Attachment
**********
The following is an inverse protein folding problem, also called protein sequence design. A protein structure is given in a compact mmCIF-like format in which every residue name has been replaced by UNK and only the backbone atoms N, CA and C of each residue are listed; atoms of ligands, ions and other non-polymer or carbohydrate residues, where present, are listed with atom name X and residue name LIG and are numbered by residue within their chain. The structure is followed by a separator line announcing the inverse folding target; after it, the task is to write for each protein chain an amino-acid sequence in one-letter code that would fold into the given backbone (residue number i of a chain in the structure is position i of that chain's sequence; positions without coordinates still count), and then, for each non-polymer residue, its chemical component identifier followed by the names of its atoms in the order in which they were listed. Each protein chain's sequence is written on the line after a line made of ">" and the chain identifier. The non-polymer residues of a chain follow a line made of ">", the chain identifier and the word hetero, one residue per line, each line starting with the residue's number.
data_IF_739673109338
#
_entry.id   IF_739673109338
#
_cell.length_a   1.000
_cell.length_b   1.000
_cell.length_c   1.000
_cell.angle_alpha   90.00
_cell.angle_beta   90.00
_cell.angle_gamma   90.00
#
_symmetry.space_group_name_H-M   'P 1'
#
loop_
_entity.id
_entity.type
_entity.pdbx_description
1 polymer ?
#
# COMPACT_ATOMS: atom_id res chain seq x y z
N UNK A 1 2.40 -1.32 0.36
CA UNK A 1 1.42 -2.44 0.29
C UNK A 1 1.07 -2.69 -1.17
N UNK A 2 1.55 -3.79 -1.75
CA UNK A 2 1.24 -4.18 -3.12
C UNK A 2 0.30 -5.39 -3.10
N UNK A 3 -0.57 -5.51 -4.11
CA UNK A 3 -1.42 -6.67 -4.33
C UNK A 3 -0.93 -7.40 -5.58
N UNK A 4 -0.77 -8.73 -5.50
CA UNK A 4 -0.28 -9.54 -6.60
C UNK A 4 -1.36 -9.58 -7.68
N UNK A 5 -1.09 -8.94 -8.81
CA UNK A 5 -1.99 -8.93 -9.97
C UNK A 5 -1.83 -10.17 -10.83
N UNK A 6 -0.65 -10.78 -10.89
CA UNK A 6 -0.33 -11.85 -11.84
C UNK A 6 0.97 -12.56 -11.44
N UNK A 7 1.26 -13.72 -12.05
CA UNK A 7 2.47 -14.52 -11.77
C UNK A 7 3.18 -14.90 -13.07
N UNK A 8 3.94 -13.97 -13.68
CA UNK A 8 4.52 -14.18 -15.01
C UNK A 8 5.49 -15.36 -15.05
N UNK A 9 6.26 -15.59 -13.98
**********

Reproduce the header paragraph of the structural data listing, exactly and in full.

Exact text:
The following is an inverse protein folding problem, also called protein sequence design. A protein structure is given in a compact mmCIF-like format in which every residue name has been replaced by UNK and only the backbone atoms N, CA and C of each residue are listed; atoms of ligands, ions and other non-polymer or carbohydrate residues, where present, are listed with atom name X and residue name LIG and are numbered by residue within their chain. The structure is followed by a separator line announcing the inverse folding target; after it, the task is to write for each protein chain an amino-acid sequence in one-letter code that would fold into the given backbone (residue number i of a chain in the structure is position i of that chain's sequence; positions without coordinates still count), and then, for each non-polymer residue, its chemical component identifier followed by the names of its atoms in the order in which they were listed. Each protein chain's sequence is written on the line after a line made of ">" and the chain identifier. The non-polymer residues of a chain follow a line made of ">", the chain identifier and the word hetero, one residue per line, each line starting with the residue's number.